Fernando Torres Should Leave Chelsea for Change of Scenery This Summer

Timothy RappFeatured ColumnistJune 3, 2013

LONDON, ENGLAND - MAY 19:  Fernando Torres of Chelsea in action during the Barclays Premier League match between Chelsea and Everton at Stamford Bridge on May 19, 2013 in London, England.  (Photo by Mike Hewitt/Getty Images)
Mike Hewitt/Getty Images

It's time for Fernando Torres to leave Chelsea. He knows it, the club knows it, we all know it. And there won't be a better time for him to leave than this summer. 

At 29, he still has a few seasons of quality left to offer a new team and isn't so far removed from his bright Liverpool days to entice potential suitors. And it's not as though he was poor for Chelsea this year, scoring 23 goals and adding seven assists in all competitions. 

But in two-and-a-half seasons for Chelsea, he's scored just 15 league goals, the same amount as midfielder Frank Lampard scored for the club this year. A combination of poor form and falling out of favor with managers has led to a rather tenuous stay at Stamford Bridge. 

Plus, now Chelsea are heavily linked to big names at the forward position. While Radamel Falcao is no longer an option, as he is heading to cash-flush Monaco, Edinson Cavani is very much in play for the Blues.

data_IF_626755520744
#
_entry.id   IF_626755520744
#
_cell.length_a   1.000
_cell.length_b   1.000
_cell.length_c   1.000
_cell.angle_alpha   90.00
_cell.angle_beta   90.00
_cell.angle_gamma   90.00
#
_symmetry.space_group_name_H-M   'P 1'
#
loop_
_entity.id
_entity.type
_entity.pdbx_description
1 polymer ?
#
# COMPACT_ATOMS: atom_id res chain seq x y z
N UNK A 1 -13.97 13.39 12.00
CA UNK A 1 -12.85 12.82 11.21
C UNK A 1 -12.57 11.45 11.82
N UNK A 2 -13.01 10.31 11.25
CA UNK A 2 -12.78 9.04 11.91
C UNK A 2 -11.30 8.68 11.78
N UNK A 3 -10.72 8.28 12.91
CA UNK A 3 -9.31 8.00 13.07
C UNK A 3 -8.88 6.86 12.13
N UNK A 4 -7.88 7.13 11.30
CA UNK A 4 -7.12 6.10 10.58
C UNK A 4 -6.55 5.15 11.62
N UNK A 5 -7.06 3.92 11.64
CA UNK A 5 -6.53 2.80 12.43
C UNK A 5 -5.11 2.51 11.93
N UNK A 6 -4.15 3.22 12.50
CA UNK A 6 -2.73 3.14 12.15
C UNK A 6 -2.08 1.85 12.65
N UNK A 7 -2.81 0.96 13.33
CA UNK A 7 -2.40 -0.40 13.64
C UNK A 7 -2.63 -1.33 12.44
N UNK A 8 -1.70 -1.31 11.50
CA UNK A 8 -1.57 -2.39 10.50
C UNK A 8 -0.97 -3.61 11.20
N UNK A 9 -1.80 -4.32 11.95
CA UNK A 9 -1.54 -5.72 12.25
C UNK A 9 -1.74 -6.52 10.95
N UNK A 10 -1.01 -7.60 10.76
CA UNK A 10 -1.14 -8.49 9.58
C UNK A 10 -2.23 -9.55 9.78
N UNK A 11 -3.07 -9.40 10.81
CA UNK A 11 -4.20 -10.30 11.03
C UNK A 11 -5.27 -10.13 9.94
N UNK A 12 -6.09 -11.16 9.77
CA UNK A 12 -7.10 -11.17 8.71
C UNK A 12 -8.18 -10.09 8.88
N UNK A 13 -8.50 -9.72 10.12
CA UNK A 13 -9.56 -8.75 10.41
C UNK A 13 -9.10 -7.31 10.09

And the club may dangle Torres along with a hefty fee to pry Cavani from Napoli, according to Lee Bryan of the Daily Mail:

Incoming Chelsea boss Jose Mourinho will offer Fernando Torres to Napoli as part of a player-plus-cash deal for Edinson Cavani, according to reports in Italy.

After missing out on Monaco-bound Falcao, Mourinho has switched his attention to bringing in Uruguayan striker Cavani—a long-term target of Manchester City’s.

Cavani’s release clause stands at 60 million Euros (£54 million) and City are prepare to offer Bosnian striker Edin Dzeko as part of a deal to bring the 26-year-old to the Etihad Stadium.

But Chelsea know that new Napoli boss Rafael Benitez would love to work with Fernando Torres for a third time and will offer him as a 30m Euro (£25.7 million) makeweight, report Gazzetta dello Sport.

Would Torres welcome a change of scenery, albeit one with a familiar face at the helm? Obviously, nobody knows the answer to that question except the man himself, but it would seriously behoove him to change squads. 

For one, the Chelsea faithful have had their fill of his inconsistent play. For another, Mourinho will likely want to bring in his own man to lead the line. And even if a player of Cavani's stature can't be brought on, Torres will face a steep battle for playing time with Demba Ba and Romelu Lukaku as options at forward. 

And Torres can't afford to lose playing time. With the World Cup next season, the last thing he can afford is to ride the pine if he hopes to crack Spain's starting 11 or even make the team. At a club like Napoli, he would be given a chance to start almost certainly.

At Chelsea, that seems far from guaranteed. 

Torres and Chelsea tried to make things work, but it just never panned out. Chelsea will be looking to move on to bigger and better things for Mourinho, and Torres simply needs a change of scenery at this point of his career.


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